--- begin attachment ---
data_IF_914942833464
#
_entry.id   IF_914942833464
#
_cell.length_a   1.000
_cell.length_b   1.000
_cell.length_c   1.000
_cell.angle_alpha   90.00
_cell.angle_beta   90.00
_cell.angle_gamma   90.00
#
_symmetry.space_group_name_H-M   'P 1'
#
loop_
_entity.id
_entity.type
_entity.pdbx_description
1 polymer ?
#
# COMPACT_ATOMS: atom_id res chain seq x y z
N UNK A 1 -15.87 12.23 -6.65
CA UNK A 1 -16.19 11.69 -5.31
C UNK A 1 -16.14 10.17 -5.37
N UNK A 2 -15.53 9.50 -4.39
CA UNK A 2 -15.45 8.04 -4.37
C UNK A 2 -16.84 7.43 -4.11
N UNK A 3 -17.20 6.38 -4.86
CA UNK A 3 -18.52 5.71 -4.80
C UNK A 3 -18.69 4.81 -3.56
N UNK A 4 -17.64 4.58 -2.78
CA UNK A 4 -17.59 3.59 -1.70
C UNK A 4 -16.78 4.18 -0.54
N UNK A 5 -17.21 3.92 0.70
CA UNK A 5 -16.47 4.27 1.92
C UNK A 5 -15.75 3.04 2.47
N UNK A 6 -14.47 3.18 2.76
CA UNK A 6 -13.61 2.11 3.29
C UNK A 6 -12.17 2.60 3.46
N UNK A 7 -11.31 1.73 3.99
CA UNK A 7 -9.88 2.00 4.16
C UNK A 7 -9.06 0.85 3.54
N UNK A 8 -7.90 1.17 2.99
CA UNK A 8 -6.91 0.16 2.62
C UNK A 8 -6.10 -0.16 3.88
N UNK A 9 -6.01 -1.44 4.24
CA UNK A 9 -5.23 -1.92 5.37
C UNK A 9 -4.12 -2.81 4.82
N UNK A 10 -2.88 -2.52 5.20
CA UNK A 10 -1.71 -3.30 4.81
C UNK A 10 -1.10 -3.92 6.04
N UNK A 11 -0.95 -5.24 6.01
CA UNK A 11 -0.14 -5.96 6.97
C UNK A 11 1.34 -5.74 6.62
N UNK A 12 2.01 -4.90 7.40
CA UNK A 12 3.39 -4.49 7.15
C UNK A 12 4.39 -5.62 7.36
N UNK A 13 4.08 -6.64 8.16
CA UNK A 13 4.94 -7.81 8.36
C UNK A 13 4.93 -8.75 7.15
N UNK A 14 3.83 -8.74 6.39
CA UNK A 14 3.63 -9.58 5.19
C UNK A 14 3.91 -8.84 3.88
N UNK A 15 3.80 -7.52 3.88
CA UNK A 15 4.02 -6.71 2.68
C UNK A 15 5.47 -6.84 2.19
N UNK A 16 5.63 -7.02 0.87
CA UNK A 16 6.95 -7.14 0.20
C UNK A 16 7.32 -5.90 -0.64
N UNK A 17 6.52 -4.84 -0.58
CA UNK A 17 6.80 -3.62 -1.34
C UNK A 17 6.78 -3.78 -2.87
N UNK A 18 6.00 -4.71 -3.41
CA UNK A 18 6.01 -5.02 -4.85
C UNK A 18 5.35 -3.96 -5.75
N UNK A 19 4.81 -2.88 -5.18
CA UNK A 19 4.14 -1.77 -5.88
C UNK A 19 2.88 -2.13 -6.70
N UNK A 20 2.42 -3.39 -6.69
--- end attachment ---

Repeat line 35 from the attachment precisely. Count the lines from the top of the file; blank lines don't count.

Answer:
C UNK A 5 -15.75 3.04 2.47